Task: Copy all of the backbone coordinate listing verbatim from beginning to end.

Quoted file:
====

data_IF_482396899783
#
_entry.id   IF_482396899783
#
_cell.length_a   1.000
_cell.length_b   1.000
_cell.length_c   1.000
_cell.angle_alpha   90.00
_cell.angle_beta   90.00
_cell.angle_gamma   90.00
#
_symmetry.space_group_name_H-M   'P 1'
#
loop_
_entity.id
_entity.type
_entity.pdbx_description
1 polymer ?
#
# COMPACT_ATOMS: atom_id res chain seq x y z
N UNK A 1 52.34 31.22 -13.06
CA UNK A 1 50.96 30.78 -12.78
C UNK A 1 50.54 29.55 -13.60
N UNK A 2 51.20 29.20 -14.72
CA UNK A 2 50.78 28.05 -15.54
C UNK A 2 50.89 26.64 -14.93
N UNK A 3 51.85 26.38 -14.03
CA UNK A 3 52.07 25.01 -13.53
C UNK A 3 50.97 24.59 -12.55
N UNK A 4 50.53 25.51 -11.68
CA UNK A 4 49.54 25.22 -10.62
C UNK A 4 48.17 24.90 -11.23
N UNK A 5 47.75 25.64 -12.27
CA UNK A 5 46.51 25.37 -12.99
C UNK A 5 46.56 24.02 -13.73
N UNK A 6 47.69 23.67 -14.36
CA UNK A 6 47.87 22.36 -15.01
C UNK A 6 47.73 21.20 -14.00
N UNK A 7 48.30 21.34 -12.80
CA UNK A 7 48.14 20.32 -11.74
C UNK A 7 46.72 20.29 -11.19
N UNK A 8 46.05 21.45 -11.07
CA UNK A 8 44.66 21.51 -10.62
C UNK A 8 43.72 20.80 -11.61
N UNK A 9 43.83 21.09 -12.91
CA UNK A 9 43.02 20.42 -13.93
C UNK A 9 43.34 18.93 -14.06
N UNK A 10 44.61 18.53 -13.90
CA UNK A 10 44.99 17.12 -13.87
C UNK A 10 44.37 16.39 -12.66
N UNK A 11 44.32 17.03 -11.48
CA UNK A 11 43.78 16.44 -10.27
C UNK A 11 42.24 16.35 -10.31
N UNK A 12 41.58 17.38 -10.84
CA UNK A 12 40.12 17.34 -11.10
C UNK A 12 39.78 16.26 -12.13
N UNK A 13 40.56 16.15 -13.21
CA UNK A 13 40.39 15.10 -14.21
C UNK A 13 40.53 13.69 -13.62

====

data_IF_482396899783
#
_entry.id   IF_482396899783
#
_cell.length_a   1.000
_cell.length_b   1.000
_cell.length_c   1.000
_cell.angle_alpha   90.00
_cell.angle_beta   90.00
_cell.angle_gamma   90.00
#
_symmetry.space_group_name_H-M   'P 1'
#
loop_
_entity.id
_entity.type
_entity.pdbx_description
1 polymer ?
#
# COMPACT_ATOMS: atom_id res chain seq x y z
N UNK A 1 52.34 31.22 -13.06
CA UNK A 1 50.96 30.78 -12.78
C UNK A 1 50.54 29.55 -13.60
N UNK A 2 51.20 29.20 -14.72
CA UNK A 2 50.78 28.05 -15.54
C UNK A 2 50.89 26.64 -14.93
N UNK A 3 51.85 26.38 -14.03
CA UNK A 3 52.07 25.01 -13.53
C UNK A 3 50.97 24.59 -12.55
N UNK A 4 50.53 25.51 -11.68
CA UNK A 4 49.54 25.22 -10.62
C UNK A 4 48.17 24.90 -11.23
N UNK A 5 47.75 25.64 -12.27
CA UNK A 5 46.51 25.37 -12.99
C UNK A 5 46.56 24.02 -13.73
N UNK A 6 47.69 23.67 -14.36
CA UNK A 6 47.87 22.36 -15.01
C UNK A 6 47.73 21.20 -14.00
N UNK A 7 48.30 21.34 -12.80
CA UNK A 7 48.14 20.32 -11.74
C UNK A 7 46.72 20.29 -11.19
N UNK A 8 46.05 21.45 -11.07
CA UNK A 8 44.66 21.51 -10.62
C UNK A 8 43.72 20.80 -11.61
N UNK A 9 43.83 21.09 -12.91
CA UNK A 9 43.02 20.42 -13.93
C UNK A 9 43.34 18.93 -14.06
N UNK A 10 44.61 18.53 -13.90
CA UNK A 10 44.99 17.12 -13.87
C UNK A 10 44.37 16.39 -12.66
N UNK A 11 44.32 17.03 -11.48
CA UNK A 11 43.78 16.44 -10.27
C UNK A 11 42.24 16.35 -10.31
N UNK A 12 41.58 17.38 -10.84
CA UNK A 12 40.12 17.34 -11.10
C UNK A 12 39.78 16.26 -12.13
N UNK A 13 40.56 16.15 -13.21
CA UNK A 13 40.39 15.10 -14.21
C UNK A 13 40.53 13.69 -13.62